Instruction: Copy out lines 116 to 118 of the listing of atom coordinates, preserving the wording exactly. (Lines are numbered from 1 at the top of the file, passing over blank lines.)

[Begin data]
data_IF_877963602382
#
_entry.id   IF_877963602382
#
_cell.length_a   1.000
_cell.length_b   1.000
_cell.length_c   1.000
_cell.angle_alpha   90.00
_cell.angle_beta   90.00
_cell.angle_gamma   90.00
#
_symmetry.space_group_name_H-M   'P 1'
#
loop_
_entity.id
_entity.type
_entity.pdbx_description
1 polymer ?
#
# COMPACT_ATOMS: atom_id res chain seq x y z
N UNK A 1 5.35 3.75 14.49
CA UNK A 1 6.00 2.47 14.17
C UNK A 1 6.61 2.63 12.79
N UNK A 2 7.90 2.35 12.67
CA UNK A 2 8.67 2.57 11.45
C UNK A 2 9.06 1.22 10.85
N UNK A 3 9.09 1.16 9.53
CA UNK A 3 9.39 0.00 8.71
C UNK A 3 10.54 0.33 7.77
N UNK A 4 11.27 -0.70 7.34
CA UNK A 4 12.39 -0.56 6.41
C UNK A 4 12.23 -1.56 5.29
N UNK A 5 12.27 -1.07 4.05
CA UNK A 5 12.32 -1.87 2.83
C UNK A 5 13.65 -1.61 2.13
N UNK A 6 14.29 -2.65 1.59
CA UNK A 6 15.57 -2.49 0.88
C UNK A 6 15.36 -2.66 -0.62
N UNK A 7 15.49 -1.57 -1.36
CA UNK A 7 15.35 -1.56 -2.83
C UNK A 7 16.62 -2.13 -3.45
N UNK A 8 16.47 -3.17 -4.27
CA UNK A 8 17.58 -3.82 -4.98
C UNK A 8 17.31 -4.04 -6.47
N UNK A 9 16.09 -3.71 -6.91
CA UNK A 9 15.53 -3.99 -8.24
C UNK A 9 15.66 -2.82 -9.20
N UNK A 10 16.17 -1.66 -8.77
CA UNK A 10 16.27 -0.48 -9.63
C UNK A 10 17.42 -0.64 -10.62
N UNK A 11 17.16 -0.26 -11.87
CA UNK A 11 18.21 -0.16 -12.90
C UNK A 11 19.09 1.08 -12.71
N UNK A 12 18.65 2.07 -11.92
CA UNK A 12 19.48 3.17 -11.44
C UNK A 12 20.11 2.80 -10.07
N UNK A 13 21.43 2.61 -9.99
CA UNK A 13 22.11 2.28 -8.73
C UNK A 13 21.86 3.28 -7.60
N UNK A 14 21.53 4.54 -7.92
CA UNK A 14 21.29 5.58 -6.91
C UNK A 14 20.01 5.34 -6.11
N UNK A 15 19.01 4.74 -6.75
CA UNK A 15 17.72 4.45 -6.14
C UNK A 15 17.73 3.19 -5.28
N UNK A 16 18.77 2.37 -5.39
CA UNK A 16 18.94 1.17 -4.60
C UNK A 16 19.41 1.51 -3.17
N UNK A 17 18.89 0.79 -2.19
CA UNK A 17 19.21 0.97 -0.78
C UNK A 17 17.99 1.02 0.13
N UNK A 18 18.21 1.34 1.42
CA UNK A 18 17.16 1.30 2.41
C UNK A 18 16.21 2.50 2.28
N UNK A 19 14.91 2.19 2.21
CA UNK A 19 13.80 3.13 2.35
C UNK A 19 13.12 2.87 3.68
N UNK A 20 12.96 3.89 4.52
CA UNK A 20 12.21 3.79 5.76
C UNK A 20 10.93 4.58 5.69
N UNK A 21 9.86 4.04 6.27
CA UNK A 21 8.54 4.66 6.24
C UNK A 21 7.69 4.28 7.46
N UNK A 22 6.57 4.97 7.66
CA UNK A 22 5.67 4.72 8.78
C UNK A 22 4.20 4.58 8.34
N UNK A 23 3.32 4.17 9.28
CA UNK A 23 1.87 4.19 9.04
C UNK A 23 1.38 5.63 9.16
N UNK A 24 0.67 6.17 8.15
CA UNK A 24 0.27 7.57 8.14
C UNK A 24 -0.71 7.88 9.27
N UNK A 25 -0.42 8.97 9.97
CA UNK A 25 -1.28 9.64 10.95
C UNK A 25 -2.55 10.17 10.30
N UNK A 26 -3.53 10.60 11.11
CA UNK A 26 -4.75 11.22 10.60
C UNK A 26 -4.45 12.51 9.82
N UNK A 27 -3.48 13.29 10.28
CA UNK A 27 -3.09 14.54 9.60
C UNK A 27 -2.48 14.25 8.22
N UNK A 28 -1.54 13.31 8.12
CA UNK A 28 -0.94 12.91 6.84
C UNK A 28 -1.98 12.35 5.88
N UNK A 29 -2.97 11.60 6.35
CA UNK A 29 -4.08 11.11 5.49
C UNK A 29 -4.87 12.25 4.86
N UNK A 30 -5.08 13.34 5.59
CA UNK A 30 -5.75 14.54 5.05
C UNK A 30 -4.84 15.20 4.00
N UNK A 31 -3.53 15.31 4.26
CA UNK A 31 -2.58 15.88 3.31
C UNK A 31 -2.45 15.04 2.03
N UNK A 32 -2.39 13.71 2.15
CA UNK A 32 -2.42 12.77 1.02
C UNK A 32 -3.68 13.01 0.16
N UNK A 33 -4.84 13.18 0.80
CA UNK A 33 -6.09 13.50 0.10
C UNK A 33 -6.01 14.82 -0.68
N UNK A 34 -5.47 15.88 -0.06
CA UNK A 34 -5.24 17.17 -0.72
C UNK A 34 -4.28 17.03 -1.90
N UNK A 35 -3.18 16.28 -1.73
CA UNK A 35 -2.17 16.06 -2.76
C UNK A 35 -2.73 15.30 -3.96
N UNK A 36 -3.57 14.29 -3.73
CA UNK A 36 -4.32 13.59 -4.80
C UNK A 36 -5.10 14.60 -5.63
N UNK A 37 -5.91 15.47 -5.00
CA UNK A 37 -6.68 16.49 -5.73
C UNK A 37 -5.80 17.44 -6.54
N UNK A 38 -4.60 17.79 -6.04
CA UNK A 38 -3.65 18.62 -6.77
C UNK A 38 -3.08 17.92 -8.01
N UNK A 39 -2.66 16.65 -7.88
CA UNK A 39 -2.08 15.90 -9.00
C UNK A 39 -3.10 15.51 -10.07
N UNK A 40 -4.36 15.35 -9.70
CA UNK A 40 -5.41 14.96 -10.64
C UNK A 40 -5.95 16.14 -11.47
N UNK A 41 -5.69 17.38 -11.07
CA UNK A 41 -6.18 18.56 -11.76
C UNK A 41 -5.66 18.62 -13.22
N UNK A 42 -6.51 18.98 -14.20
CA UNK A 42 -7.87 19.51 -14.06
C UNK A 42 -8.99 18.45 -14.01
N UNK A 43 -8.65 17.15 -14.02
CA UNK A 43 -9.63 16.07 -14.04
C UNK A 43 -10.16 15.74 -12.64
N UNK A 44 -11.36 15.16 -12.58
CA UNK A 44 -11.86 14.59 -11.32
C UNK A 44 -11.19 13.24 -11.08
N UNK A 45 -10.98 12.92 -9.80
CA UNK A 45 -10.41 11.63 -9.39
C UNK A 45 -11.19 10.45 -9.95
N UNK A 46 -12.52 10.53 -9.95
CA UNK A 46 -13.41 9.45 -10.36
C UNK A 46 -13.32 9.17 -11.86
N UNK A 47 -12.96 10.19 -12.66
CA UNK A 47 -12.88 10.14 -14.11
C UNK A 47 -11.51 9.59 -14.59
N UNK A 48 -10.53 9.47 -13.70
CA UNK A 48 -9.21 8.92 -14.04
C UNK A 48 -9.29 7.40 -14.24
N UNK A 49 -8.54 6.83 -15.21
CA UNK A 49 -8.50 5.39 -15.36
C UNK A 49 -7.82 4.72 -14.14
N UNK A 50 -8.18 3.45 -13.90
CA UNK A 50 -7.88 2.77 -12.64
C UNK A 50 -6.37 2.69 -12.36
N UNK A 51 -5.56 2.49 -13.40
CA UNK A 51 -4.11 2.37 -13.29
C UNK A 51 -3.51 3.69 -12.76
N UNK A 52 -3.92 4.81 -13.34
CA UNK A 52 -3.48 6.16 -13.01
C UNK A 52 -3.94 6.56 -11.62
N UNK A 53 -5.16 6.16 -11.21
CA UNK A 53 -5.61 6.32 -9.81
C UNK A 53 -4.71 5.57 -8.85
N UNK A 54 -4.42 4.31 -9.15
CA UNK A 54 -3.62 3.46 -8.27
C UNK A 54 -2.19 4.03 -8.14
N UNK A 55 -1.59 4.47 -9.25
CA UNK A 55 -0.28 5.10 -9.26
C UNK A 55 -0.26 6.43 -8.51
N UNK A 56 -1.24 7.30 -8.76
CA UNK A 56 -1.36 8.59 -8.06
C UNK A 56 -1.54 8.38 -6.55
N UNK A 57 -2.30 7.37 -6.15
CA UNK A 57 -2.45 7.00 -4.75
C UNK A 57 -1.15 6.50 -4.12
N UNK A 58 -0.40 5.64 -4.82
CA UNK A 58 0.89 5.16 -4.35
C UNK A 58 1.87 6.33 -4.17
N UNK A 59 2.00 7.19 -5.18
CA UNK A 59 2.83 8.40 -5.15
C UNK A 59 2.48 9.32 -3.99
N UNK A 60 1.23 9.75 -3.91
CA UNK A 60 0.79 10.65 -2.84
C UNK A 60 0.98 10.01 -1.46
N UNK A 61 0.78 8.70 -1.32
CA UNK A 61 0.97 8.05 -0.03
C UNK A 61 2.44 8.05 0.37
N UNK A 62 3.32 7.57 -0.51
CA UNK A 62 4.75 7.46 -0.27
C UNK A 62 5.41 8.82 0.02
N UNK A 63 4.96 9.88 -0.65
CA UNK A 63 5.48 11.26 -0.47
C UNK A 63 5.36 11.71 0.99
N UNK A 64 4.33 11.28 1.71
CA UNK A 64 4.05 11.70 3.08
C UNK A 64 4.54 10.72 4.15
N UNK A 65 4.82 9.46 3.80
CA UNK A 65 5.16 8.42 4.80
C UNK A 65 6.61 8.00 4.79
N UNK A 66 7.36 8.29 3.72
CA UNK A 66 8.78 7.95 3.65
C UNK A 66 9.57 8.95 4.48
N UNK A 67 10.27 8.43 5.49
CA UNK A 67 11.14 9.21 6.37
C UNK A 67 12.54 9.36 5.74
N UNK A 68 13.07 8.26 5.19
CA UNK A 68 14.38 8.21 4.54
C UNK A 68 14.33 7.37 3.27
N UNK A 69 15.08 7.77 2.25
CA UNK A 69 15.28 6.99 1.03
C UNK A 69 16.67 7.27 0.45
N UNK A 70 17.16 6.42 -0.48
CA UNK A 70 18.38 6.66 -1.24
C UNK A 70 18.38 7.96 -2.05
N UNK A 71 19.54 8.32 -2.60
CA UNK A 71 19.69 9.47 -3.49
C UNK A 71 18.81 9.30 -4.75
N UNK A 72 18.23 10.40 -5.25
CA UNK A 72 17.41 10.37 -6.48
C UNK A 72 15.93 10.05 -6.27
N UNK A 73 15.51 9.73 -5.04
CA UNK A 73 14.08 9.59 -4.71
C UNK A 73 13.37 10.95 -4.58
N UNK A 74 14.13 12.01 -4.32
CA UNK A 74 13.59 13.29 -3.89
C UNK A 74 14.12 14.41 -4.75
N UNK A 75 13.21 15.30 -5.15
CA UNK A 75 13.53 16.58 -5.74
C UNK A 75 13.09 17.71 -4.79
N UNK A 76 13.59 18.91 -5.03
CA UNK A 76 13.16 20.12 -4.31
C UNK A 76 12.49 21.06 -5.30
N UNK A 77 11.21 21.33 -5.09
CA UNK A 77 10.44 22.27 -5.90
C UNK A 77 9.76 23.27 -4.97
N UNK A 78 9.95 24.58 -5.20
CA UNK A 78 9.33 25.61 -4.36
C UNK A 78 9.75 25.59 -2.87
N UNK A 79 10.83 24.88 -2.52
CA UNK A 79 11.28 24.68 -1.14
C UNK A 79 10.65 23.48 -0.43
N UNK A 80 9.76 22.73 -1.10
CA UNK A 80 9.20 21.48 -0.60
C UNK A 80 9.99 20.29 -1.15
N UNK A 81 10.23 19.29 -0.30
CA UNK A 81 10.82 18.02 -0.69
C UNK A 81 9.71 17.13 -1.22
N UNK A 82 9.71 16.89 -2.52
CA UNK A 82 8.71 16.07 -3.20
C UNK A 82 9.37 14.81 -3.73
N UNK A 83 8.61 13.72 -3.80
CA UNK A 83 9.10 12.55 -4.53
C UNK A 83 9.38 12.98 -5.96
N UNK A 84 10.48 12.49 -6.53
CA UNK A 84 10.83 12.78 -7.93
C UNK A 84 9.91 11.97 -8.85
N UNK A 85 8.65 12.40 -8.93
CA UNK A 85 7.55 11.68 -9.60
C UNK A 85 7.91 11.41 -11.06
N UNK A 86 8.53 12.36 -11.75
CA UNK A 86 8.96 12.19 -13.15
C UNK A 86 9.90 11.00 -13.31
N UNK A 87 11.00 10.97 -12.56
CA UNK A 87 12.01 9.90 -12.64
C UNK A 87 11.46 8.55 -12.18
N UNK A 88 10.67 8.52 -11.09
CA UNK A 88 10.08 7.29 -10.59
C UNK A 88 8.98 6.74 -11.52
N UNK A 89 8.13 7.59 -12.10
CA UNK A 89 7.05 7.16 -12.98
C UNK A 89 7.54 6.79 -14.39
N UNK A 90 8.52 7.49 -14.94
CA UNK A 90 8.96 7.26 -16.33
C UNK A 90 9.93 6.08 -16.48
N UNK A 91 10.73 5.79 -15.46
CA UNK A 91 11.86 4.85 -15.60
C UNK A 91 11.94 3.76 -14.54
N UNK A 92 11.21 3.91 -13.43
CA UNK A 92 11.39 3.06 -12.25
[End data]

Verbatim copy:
C UNK A 32 -3.68 13.01 0.16
N UNK A 33 -4.84 13.18 0.80
CA UNK A 33 -6.09 13.50 0.10